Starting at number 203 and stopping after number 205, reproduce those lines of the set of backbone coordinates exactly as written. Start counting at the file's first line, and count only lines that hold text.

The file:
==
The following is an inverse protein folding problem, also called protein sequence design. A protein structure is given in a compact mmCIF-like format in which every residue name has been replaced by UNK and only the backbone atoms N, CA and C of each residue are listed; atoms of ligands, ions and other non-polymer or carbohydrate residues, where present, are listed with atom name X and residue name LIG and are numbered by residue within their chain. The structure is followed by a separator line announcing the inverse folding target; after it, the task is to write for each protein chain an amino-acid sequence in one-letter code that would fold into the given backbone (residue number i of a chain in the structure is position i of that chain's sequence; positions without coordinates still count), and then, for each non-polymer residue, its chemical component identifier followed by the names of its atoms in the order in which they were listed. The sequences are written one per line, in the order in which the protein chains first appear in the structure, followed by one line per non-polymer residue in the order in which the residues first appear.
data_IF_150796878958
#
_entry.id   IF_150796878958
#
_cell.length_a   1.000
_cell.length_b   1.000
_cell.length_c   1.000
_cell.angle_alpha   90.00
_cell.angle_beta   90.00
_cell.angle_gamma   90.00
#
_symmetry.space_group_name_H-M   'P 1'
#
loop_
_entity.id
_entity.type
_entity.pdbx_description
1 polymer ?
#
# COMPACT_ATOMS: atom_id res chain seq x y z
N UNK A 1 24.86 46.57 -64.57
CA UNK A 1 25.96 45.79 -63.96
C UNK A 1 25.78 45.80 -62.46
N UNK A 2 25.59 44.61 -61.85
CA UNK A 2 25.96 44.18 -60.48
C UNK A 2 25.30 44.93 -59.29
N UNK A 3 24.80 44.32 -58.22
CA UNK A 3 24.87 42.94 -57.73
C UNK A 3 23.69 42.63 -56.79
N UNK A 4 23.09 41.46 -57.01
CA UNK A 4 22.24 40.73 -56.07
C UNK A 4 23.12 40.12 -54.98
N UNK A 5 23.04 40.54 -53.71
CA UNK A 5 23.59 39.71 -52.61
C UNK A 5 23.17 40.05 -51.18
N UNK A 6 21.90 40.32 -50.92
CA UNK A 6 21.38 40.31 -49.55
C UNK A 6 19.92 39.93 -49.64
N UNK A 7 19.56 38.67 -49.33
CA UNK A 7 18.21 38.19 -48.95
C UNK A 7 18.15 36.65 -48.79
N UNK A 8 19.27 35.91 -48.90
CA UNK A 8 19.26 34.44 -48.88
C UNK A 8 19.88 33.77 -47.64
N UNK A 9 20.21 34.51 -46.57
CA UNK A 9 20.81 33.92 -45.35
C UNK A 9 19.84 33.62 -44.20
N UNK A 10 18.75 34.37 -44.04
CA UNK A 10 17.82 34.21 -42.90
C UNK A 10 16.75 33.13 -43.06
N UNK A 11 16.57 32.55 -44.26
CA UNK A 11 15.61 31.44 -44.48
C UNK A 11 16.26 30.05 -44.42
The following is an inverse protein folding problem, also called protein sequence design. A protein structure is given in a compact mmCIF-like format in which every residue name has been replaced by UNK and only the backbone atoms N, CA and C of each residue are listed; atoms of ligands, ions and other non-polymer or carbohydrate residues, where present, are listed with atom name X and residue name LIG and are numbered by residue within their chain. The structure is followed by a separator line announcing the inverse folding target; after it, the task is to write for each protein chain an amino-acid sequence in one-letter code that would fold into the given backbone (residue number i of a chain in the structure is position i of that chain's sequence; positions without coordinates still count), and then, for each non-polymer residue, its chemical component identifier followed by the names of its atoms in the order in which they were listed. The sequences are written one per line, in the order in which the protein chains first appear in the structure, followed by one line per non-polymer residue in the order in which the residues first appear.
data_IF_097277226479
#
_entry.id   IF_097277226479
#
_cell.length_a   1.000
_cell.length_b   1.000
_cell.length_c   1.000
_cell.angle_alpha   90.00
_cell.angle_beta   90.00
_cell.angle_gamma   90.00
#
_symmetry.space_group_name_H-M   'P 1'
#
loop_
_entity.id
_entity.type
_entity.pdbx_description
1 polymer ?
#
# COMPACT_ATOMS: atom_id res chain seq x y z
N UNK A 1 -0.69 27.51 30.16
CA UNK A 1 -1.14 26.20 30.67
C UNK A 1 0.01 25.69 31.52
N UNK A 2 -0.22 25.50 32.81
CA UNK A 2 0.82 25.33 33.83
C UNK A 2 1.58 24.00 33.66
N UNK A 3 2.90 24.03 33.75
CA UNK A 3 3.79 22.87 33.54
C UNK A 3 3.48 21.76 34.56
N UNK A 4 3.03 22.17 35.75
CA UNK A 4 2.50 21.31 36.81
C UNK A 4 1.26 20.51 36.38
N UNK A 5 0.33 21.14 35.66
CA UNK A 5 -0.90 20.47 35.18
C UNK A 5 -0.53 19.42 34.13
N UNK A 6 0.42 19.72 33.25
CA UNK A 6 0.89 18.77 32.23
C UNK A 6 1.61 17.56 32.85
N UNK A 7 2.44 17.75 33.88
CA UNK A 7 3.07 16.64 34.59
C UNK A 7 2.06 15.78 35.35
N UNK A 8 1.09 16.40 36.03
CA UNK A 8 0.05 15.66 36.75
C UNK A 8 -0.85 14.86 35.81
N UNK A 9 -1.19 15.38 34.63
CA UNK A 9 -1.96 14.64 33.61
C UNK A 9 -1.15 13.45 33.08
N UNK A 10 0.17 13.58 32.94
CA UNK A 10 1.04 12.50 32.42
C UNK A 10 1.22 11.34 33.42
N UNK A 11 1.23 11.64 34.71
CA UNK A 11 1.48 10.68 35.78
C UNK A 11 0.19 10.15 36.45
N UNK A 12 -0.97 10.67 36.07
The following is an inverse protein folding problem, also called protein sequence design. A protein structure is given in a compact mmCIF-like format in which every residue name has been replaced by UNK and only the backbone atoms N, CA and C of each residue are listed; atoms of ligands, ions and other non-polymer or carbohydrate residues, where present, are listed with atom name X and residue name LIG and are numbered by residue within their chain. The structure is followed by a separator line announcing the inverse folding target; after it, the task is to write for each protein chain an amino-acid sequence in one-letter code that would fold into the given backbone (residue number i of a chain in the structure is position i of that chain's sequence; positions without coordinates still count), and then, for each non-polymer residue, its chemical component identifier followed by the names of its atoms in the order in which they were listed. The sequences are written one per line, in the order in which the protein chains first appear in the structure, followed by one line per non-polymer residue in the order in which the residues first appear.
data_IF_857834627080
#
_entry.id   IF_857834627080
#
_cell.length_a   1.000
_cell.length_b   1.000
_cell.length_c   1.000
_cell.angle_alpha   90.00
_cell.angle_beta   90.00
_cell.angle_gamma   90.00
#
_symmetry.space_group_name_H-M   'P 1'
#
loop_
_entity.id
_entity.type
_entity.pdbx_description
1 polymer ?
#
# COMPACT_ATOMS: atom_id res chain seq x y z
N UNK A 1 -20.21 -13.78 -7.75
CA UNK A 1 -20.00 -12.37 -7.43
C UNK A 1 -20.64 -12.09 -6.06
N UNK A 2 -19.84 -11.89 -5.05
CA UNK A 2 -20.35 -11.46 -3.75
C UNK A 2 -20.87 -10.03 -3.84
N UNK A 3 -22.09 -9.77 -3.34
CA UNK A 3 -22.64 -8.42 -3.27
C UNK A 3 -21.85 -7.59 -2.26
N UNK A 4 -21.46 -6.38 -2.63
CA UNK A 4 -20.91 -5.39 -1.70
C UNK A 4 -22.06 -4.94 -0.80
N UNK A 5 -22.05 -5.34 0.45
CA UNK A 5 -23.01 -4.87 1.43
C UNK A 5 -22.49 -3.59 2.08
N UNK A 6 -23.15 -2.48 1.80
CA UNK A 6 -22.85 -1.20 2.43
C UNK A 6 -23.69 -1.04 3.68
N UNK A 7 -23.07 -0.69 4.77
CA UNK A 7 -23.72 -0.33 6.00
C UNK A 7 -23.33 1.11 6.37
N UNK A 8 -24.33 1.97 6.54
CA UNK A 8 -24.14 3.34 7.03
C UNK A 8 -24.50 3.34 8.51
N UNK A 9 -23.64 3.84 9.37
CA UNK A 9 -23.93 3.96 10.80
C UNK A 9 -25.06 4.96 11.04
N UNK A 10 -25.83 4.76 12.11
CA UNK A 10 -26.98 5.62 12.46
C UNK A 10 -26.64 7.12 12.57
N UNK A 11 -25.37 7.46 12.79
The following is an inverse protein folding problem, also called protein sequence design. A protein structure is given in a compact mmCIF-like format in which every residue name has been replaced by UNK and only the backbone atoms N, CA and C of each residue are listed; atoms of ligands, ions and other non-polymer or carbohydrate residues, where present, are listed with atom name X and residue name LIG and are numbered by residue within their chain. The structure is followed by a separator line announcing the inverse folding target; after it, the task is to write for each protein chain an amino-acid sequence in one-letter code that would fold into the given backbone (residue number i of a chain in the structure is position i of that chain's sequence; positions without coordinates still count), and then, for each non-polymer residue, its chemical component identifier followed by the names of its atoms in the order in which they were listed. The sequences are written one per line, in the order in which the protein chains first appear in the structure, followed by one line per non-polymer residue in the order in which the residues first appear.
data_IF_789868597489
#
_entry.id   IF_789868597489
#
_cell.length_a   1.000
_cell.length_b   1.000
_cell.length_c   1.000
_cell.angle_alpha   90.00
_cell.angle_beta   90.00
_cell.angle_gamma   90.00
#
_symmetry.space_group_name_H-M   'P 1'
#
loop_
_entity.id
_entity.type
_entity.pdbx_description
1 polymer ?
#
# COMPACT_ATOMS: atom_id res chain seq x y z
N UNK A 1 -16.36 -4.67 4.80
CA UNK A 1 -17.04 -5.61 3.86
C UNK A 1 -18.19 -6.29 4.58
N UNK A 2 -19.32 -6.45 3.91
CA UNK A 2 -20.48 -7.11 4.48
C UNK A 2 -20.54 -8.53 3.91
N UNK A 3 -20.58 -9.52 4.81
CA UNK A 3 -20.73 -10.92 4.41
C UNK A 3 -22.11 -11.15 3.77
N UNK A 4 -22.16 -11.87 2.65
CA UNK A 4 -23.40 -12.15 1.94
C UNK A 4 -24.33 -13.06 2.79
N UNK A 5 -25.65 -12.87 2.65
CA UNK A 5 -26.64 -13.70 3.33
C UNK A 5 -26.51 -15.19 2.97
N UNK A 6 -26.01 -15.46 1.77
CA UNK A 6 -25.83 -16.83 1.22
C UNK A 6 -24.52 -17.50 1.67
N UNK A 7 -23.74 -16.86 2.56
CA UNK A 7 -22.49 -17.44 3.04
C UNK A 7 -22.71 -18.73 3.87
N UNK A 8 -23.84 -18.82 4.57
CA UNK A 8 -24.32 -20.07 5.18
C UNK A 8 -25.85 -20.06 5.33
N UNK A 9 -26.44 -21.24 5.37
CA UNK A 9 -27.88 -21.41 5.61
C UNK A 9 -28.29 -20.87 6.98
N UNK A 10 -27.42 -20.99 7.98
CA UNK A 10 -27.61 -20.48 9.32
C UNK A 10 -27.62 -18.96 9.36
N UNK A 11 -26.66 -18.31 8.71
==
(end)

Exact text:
C UNK A 7 -22.71 -18.73 3.87
N UNK A 8 -23.84 -18.82 4.57
CA UNK A 8 -24.32 -20.07 5.18